Eating Attitudes Test

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The Eating Attitudes Test (EAT, EAT-26), created by David Garner, is a widely used self-report questionnaire 26-item standardized self-report measure of symptoms and concerns characteristic of eating disorders. The EAT has been a particularly useful screening tool to assess "eating disorder risk" in high school, college and other special risk samples such as athletes. Screening for eating disorders is based on the assumption that early identification can lead to earlier treatment, thereby reducing serious physical and psychological complications or even death. Furthermore, EAT has been extremely effective in screening for anorexia nervosa in many populations.[1]

The EAT-26 can be used in a non-clinical as well as a clinical setting not specifically focused on eating disorders. It can be administered in group or individual settings and is designed to be administered by mental health professionals, school counselors, coaches, camp counselors, and others with interest in gathering information to determine if an individual should be referred to a specialist for evaluation for an eating disorder. It is ideally suited for school settings, athletic programs, fitness centers, infertility clinics, pediatric practices, general practice settings, and outpatient psychiatric departments. It is designed for adolescents and adults.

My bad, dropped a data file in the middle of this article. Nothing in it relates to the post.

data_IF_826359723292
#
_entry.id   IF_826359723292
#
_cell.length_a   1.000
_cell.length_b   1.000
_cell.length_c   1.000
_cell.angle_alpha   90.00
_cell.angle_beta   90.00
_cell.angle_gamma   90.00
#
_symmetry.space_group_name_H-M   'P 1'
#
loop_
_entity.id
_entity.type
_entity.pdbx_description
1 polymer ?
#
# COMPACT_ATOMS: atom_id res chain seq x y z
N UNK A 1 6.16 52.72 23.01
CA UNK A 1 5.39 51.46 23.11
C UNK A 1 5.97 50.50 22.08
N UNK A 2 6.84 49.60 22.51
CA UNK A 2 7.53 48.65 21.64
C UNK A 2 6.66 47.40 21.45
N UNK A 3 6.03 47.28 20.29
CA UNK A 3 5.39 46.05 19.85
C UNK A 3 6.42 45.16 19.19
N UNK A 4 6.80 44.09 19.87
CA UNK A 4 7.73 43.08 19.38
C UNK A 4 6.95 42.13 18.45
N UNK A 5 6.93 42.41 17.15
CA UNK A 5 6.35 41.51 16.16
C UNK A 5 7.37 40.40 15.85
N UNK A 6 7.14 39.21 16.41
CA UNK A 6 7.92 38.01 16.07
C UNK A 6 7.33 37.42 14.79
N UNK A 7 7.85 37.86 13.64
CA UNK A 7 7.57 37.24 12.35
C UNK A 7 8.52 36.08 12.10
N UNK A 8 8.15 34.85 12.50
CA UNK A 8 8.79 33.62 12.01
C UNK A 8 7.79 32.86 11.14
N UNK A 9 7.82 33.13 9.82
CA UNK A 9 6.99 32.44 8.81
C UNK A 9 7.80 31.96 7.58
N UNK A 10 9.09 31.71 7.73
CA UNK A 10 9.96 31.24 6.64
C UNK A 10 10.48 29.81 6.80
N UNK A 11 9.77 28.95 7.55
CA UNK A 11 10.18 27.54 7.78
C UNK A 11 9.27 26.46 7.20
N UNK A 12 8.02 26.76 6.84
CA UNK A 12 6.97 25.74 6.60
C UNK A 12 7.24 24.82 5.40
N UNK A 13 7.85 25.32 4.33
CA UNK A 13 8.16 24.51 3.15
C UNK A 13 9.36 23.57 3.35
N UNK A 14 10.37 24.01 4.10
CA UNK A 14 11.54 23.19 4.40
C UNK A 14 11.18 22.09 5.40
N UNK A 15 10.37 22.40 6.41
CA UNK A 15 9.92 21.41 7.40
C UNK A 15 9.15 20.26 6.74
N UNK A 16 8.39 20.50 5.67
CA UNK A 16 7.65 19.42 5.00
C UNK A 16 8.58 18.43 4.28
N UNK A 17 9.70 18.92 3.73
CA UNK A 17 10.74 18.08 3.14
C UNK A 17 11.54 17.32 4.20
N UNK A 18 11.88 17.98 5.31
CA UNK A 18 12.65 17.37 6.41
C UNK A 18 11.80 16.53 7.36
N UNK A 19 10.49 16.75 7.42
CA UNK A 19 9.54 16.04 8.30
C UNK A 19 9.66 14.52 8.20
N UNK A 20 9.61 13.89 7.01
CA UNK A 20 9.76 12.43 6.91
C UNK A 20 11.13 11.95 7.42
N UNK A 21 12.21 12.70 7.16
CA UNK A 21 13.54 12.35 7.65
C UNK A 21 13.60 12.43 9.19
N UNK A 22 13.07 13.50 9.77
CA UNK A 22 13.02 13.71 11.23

The EAT-26 is rated on a six-point scale based on how often the individual engages in specific behaviors. The questions may be answered: Always, Usually, Often, Sometimes, Rarely, and Never. Completing the EAT-26 yields a "referral index" based on three criteria: 1) the total score based on the answers to the EAT-26 questions; 2) answers to the behavioral questions related to eating symptoms and weight loss, and 3) the individual’s body mass index (BMI) calculated from their height and weight. Generally a referral is recommended if a respondent scores "positively" or meets the "cut off" scores or threshold on one or more criteria.

Development and History[edit]